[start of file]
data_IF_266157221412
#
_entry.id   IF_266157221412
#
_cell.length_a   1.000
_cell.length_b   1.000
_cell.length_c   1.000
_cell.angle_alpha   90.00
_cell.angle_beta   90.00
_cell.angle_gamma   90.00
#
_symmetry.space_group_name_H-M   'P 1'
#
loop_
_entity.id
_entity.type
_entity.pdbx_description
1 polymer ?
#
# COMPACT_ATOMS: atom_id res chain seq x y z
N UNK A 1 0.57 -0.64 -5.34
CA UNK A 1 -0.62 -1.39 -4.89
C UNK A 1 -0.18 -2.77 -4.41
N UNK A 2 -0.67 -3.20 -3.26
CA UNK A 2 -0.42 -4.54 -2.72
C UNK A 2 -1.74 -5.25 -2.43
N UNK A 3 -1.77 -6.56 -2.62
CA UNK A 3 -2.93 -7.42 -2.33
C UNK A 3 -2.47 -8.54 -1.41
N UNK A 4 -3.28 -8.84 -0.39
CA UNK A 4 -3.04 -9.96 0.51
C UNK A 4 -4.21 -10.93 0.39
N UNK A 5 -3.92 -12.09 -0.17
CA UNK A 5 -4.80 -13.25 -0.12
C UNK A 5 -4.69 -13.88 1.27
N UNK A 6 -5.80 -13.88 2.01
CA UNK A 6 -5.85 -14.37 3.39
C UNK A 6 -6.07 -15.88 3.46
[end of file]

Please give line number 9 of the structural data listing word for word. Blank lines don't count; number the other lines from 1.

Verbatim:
_cell.angle_beta   90.00